Notes from the Reading:

 21st Century Students:
*are not the student our educational system was designed     to teach
*have not just changed incrementally from those of the  past...they have changed radically
*represent the first generations to grow up with this new technology
*think and process information fundamentally differently from their predecessors
*are all "native speakers" of the digital language of computers, video games, and the Internet.


My Response to the Reading:

21st Century Teachers in turn need to create a sustainable community of learning by teaching their students the skills to analyze and synthesis information from divergent sources into a coherent relevant whole. They need to encourage a non-heirarchical spirit of cooperation and collaboration. They need to create classroom environments that allow students to add their strengths to the group  in order to create a whole that is greater than its parts, so that their students will be ready to work in the 21st century workplace. 

I was talking to a friend about the idea that our kids are digital natives while we are digital immigrants, and she directed me to a piece of writing with the title, "We, the Web Kids". 

I wanted to share it with the class, but it felt to important be merely added to the "Stuff to Share" page. So I decided to give it a page entirely of its own. To read it, click on the page "Manifesto for the Digital Age"

I also highly recommend the book:
Now You See It: How Technology and Brain Science Will Transform Schools and Business for the 21st Century by Cathy N. Davidson

To me the most insightful part of the entire chapter was when they answered the question "How do children get information?" with the sentence: Students have always been social.  I think the Web Kids of the digital manifesto would totally agree, they have learned what they know about new technologies by using them to socialize in some form- creating things to share. They do not read manuals but learn by watching each other and asking questions until they are ready to  apply what they have learned. Then they  learn more and become more "accomplished" as they use the technology to accomplish their social ends.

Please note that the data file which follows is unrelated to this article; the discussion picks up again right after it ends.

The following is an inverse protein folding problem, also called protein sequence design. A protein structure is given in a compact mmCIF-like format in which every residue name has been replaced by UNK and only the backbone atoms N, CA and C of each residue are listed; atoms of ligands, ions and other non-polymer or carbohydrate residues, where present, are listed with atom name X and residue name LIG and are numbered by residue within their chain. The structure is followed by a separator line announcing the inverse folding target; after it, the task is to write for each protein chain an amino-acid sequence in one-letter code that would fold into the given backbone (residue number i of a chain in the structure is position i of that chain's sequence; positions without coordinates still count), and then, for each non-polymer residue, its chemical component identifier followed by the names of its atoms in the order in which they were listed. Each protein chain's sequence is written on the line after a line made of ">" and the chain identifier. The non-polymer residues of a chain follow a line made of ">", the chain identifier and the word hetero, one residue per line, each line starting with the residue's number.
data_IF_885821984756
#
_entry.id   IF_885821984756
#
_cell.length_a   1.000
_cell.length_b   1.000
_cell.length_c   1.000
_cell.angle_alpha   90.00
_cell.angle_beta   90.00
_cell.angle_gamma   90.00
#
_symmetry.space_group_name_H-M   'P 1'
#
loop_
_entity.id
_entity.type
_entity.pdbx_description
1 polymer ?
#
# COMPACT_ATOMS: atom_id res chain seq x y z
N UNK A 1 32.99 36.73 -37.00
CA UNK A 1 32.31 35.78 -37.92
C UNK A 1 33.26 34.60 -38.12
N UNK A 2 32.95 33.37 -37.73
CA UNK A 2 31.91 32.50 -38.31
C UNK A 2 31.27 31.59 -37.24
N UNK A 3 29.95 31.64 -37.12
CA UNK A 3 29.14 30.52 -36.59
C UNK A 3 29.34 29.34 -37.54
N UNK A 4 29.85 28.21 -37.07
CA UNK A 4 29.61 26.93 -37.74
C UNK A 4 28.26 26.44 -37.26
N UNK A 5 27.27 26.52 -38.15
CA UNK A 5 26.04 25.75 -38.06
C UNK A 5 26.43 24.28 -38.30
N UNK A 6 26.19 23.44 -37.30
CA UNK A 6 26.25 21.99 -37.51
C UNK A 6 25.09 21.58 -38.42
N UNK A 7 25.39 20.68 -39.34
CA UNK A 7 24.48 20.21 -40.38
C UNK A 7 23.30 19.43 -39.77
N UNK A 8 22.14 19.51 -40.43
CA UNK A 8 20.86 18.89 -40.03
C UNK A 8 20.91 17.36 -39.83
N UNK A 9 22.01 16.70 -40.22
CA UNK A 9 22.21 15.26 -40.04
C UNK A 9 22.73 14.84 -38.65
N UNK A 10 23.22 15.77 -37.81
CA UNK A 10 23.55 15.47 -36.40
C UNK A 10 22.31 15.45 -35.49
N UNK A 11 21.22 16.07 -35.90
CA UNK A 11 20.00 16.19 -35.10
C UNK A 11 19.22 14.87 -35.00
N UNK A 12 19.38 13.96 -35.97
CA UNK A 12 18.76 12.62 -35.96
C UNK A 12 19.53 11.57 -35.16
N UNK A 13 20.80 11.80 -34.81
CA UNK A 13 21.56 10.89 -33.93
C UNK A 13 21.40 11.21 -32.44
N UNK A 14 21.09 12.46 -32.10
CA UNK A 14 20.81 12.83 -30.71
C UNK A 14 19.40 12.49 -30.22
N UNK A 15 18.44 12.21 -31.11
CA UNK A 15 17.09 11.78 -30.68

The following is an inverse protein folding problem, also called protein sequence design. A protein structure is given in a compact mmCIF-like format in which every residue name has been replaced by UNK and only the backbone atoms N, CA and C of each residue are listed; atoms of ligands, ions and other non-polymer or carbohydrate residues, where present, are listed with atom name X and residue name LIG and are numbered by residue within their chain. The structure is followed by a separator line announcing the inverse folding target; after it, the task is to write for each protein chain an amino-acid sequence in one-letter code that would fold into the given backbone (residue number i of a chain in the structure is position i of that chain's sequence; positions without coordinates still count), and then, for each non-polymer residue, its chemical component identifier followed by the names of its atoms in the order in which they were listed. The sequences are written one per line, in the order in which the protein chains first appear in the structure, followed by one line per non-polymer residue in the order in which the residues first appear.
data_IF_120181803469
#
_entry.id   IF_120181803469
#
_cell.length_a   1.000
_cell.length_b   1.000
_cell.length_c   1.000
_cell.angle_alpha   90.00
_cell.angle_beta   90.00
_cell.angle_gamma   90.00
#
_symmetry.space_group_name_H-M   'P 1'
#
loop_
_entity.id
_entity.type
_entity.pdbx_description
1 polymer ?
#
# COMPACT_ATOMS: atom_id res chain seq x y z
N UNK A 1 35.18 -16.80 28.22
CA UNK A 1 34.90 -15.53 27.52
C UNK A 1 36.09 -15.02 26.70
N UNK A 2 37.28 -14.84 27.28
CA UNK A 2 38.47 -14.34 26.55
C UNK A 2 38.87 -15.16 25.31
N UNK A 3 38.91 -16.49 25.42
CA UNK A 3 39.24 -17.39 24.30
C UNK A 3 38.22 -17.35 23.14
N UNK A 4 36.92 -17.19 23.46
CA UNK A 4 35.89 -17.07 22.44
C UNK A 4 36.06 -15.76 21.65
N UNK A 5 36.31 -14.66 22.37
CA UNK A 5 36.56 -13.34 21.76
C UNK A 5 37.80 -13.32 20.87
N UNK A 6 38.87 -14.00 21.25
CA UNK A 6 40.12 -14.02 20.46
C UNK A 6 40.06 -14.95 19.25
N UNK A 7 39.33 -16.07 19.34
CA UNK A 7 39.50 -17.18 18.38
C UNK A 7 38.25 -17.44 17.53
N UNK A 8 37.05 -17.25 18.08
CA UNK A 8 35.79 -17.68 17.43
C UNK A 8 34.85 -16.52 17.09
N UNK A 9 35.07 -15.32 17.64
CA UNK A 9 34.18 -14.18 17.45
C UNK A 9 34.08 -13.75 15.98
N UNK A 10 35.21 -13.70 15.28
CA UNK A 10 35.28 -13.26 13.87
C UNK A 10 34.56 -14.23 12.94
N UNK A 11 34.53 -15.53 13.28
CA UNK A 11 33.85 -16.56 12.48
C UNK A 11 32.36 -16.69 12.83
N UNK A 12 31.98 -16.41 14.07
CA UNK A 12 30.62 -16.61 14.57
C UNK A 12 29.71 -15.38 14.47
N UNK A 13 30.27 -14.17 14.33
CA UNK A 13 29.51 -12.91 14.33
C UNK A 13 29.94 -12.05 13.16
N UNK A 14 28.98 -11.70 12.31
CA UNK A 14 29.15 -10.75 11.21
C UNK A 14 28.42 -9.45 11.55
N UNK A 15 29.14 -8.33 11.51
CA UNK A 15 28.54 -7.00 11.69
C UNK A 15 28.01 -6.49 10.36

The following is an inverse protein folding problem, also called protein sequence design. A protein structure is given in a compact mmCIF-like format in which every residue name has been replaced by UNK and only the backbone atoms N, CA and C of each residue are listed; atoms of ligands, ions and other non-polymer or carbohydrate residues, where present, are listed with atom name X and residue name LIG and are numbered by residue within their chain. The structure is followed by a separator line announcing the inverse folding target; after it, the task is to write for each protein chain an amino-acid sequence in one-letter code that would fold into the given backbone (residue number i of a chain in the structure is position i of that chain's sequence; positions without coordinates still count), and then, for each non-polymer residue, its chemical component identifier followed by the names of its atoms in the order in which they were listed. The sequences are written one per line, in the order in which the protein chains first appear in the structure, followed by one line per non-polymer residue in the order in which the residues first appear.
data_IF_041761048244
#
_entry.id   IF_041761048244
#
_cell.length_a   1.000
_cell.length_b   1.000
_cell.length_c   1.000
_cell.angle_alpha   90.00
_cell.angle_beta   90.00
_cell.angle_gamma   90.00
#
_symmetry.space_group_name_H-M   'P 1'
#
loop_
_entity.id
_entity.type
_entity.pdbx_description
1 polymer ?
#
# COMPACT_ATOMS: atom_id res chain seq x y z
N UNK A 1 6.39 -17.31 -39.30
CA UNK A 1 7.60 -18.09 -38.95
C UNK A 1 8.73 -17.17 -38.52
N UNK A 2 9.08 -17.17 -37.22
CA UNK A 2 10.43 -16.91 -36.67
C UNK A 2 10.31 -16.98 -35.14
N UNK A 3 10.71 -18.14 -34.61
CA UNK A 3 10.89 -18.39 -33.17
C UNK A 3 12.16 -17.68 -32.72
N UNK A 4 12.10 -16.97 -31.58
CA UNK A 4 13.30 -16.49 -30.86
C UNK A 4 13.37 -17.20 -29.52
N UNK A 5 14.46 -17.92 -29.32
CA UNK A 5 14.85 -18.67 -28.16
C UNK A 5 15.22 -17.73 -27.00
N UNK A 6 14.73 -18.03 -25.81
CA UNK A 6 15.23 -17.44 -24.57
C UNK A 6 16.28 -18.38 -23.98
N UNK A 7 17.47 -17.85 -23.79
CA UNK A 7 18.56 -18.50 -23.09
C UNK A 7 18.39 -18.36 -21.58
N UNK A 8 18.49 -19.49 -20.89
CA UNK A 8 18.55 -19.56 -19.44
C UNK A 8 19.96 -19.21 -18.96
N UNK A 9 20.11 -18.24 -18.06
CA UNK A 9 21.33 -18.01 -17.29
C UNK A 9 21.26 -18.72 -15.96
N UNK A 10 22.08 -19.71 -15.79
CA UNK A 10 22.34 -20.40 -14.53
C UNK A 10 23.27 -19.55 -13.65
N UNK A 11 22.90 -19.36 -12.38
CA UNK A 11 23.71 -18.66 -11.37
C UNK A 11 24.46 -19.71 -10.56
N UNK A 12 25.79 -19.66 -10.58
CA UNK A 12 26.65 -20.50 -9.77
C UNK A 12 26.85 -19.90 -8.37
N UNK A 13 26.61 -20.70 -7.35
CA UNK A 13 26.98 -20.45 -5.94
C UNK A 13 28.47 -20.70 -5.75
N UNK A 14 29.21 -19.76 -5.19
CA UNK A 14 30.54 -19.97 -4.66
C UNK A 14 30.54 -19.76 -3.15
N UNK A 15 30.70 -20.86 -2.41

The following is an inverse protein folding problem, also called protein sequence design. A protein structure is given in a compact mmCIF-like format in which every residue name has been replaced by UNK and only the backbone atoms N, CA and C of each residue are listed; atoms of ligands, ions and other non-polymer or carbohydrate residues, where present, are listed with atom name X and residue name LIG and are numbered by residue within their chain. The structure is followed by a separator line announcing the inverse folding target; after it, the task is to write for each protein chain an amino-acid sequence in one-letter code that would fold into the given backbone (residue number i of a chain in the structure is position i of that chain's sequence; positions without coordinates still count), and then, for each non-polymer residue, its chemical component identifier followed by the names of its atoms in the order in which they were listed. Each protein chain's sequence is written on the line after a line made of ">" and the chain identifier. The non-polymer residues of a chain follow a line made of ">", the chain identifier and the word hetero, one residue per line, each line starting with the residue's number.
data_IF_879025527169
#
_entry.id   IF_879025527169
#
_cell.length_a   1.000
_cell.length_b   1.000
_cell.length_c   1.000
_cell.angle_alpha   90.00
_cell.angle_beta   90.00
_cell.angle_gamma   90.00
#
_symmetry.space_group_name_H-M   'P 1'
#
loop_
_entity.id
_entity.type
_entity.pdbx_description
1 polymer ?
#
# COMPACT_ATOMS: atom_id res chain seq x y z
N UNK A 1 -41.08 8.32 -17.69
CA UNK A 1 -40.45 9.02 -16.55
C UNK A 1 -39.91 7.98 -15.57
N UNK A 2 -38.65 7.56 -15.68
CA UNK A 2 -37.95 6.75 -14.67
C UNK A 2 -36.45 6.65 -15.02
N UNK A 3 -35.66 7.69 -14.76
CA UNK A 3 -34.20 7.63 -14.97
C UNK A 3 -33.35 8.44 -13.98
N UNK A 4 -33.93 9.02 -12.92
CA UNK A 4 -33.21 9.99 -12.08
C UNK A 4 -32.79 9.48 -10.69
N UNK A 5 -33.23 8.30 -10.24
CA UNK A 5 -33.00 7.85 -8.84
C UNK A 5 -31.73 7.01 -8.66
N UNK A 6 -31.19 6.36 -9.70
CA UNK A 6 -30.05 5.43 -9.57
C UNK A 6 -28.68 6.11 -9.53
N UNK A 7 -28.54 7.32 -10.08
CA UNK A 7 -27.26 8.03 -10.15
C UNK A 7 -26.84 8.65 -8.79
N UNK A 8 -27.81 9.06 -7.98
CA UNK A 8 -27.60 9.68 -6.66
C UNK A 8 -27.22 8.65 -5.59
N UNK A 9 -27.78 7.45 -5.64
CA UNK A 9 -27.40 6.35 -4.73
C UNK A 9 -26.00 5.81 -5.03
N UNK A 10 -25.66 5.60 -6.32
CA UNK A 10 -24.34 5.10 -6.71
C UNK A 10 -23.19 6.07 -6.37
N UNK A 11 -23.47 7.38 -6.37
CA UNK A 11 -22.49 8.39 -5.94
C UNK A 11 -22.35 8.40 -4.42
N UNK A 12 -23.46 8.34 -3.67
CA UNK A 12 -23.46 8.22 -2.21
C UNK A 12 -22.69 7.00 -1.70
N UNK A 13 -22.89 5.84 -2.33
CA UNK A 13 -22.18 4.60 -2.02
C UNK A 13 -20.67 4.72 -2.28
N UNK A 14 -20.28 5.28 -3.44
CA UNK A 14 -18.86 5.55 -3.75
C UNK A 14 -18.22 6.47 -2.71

Notes from the Reading:
Understanding Learning-
Bloom's Taxonomy was updated in 2001 by a team of cognitive psychologists:

Combining the idea of the cognitive processes used to manipulate or work with information with the idea that there are different types of knowledge Anderson and Krathwohl  developed a two-dimension taxonomy of learning. 

1- Factual Knowledge: elementary knowledge of an subject including terminology and knowledge of details and elements.
2- Conceptual (declarative) Knowledge:
an understanding of the interrelationships among the basic elements within a larger structure (concepts) that enables them to function together.
3-Procedural Knowledge: an understanding of how to do something, methods of inquiry, and criteria for using skills, techniques, algorithms and methods.
4-Meta-cognitive Knowledge: is an understading of cognition in general as well as awareness and knowledge of one's own cognition.

The revision Bloom's Taxonomy also changed the labels from nouns to verbs and, more importantly switched level 4 with level 5 making Creating a higher level than Evaluating:

So Bloom's Tax. version 1.0
Level 1 Knowledge
Level 2 Comprehension
Level 3  Application
Level 4 Synthesis
Level 5 Evaluation

Lead to Bloom's Tax version 2.0
Level 1  Remembering
Level 2  Understanding
Level 3   Applying
Level 4  Evaluating
Level 5 Creating

My Response to the Reading:

I love the change in Bloom's taxonomy from nouns to verbs! 

 I also wonder at the cultural bias that lead to Bloom placing Evaluation above Synthesis, and the 2.0 version to value Creating over Evaluating.


Notes on the Reading:
Constructivism=
views learning as a process in which the learner activiely constructs new knowledge based on current and past knowledge
Project Based Learning= a constructivist approach that encourages learning in depth by allowing students to use inquiry-based methods to engage with issues that are rich, real, and relelvant to their lives.